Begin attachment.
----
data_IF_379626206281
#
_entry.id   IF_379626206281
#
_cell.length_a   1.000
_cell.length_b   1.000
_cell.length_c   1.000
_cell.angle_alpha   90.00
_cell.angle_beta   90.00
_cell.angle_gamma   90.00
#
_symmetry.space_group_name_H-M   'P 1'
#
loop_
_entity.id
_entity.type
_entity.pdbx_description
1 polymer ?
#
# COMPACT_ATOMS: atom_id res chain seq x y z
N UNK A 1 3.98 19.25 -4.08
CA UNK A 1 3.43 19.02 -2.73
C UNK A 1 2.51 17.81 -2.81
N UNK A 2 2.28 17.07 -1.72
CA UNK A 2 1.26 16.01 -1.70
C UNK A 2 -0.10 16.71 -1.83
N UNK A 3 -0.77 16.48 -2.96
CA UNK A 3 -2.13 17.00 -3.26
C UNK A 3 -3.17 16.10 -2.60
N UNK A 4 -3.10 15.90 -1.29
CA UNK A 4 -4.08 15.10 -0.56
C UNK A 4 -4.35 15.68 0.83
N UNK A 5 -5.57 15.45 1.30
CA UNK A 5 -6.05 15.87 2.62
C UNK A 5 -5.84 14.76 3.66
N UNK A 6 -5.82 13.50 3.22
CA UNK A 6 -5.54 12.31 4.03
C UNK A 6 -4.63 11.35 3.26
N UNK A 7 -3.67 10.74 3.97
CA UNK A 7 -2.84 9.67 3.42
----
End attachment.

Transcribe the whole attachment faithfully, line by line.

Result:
data_IF_379626206281
#
_entry.id   IF_379626206281
#
_cell.length_a   1.000
_cell.length_b   1.000
_cell.length_c   1.000
_cell.angle_alpha   90.00
_cell.angle_beta   90.00
_cell.angle_gamma   90.00
#
_symmetry.space_group_name_H-M   'P 1'
#
loop_
_entity.id
_entity.type
_entity.pdbx_description
1 polymer ?
#
# COMPACT_ATOMS: atom_id res chain seq x y z
N UNK A 1 3.98 19.25 -4.08
CA UNK A 1 3.43 19.02 -2.73
C UNK A 1 2.51 17.81 -2.81
N UNK A 2 2.28 17.07 -1.72
CA UNK A 2 1.26 16.01 -1.70
C UNK A 2 -0.10 16.71 -1.83
N UNK A 3 -0.77 16.48 -2.96
CA UNK A 3 -2.13 17.00 -3.26
C UNK A 3 -3.17 16.10 -2.60
N UNK A 4 -3.10 15.90 -1.29
CA UNK A 4 -4.08 15.10 -0.56
C UNK A 4 -4.35 15.68 0.83
N UNK A 5 -5.57 15.45 1.30
CA UNK A 5 -6.05 15.87 2.62
C UNK A 5 -5.84 14.76 3.66
N UNK A 6 -5.82 13.50 3.22
CA UNK A 6 -5.54 12.31 4.03
C UNK A 6 -4.63 11.35 3.26
N UNK A 7 -3.67 10.74 3.97
CA UNK A 7 -2.84 9.67 3.42